'American hopes that Iraq will become a democratic secular state with tolerance for religious differences have received a boost with the emergence of 38-year-old Ammar Hakim at the head of one of the largest Shia movements.
Equally important, the man who will lead the Islamic Supreme Council of Iraq (ISCI) into parliamentary elections in three months says he is determined that Iraq should not fall under undue influence from its Shi'ite brethren in neighboring Iran.
"It is not logical Iraq would throw itself in the laps of anyone," said Mr. Hakim, who took charge of the dominating political faction after the death of his father in September. "We are not agents of anyone."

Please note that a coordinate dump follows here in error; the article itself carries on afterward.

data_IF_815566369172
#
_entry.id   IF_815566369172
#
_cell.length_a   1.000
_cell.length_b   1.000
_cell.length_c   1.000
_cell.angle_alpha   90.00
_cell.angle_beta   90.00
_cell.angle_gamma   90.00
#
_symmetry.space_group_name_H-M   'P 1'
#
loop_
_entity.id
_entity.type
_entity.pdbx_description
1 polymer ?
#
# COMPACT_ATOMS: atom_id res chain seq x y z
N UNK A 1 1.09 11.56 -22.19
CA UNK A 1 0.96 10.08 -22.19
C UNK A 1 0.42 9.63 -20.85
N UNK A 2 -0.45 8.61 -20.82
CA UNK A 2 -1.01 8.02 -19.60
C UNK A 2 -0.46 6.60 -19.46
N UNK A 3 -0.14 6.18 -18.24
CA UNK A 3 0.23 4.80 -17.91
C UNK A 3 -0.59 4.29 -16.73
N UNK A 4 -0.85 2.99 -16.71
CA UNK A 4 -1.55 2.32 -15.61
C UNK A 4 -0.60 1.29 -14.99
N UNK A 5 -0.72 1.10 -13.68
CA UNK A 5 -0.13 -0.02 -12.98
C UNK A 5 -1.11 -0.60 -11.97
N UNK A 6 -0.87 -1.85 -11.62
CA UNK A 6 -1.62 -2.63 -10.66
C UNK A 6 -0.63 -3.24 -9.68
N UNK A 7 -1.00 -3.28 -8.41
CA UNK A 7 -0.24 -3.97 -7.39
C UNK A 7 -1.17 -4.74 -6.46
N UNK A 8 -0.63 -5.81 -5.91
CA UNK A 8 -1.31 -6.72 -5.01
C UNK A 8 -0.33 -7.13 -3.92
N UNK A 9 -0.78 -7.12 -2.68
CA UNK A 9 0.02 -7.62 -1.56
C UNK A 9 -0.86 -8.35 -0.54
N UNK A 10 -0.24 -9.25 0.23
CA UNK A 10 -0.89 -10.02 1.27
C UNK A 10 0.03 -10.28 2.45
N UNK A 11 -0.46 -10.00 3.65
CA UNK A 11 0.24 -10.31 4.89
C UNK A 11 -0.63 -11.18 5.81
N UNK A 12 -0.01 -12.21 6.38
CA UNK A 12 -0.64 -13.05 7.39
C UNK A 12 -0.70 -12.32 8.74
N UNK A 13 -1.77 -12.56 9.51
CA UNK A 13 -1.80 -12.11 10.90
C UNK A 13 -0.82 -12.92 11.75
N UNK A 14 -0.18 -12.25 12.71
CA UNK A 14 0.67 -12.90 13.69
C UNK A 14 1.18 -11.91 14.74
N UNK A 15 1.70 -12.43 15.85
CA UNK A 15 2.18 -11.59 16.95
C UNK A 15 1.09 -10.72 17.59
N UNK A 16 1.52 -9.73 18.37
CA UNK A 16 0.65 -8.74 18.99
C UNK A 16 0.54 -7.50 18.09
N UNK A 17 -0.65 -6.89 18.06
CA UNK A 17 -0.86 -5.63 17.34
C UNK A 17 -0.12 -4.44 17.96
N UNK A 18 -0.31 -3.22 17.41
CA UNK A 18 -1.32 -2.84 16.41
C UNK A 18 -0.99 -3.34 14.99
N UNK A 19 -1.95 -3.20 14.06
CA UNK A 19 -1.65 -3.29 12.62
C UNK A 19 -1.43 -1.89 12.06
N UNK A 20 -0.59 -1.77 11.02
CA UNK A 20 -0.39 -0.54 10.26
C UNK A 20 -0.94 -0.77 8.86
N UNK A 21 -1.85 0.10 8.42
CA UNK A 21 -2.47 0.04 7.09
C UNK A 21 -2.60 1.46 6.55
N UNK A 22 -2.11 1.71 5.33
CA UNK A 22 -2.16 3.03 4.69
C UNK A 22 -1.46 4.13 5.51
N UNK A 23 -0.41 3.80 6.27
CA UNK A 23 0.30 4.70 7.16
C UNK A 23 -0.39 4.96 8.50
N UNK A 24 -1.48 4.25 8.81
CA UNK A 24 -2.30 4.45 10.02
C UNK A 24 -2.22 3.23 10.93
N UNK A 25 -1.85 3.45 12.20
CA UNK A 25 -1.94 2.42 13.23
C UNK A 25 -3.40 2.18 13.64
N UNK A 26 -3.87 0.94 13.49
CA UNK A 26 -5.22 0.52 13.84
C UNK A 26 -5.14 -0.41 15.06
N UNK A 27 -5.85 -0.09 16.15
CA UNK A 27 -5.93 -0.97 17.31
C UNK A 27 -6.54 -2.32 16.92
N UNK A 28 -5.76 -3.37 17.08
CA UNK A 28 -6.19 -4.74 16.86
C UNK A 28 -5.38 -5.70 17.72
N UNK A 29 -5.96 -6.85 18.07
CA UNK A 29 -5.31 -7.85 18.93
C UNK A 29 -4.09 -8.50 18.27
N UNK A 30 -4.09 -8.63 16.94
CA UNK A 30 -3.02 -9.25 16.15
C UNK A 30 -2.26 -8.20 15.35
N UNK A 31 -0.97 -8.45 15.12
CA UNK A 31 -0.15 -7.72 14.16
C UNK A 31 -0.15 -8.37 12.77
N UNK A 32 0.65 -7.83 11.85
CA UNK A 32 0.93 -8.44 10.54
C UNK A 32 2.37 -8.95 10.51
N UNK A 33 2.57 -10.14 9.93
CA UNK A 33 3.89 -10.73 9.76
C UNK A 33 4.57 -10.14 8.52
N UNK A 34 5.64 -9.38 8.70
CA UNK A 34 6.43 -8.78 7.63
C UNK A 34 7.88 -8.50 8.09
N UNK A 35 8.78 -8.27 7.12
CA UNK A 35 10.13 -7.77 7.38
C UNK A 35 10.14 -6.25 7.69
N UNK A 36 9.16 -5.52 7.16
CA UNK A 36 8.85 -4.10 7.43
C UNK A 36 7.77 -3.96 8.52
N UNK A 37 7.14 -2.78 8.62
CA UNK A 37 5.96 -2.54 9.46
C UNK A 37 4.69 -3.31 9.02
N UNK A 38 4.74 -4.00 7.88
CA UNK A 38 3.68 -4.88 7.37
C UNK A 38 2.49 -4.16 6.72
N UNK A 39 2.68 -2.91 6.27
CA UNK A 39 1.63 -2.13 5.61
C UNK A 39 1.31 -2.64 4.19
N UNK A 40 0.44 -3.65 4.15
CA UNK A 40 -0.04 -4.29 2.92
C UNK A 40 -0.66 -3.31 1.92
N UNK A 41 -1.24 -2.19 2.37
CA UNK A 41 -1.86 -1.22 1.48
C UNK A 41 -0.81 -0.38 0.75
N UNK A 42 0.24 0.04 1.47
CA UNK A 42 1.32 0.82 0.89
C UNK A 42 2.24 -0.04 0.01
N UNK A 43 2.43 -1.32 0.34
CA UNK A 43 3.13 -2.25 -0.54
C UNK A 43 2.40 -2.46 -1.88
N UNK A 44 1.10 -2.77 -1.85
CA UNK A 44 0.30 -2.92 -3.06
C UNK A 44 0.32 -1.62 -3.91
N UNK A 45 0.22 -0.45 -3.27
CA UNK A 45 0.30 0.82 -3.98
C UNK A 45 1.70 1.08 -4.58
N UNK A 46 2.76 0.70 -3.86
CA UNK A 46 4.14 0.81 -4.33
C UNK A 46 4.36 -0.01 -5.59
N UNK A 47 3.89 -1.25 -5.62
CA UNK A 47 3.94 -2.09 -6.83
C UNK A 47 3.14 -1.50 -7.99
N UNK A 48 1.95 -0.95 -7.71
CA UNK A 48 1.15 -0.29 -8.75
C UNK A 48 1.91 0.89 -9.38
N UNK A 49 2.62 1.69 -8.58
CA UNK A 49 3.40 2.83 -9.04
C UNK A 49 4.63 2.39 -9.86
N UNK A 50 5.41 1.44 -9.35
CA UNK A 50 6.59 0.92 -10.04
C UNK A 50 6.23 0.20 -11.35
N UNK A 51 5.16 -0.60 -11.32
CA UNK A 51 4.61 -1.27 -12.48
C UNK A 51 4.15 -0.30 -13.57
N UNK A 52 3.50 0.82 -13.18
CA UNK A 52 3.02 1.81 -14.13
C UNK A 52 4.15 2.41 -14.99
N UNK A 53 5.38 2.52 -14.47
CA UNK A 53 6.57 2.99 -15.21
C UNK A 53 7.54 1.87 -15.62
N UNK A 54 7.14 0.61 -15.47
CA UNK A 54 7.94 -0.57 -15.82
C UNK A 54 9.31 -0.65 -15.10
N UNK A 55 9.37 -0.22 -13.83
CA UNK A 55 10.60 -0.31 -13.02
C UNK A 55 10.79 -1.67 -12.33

In one of his first interviews with an American newspaper, Mr. Hakim spoke of the delicate balance between civilian rule and respect for religious authority laid out in Iraq's constitution.
"Iraq is run as a civilian country but respects the Islamic identity of the country," he said, drawing a contrast with the formalized rule of religious leaders in Iran. He also said that the Shi'ite majority coalition in parliament was "proud of Iraq's Arab heritage" and could be a bridge between predominantly Sunni Muslim Arab states and Shi'ite Iran.'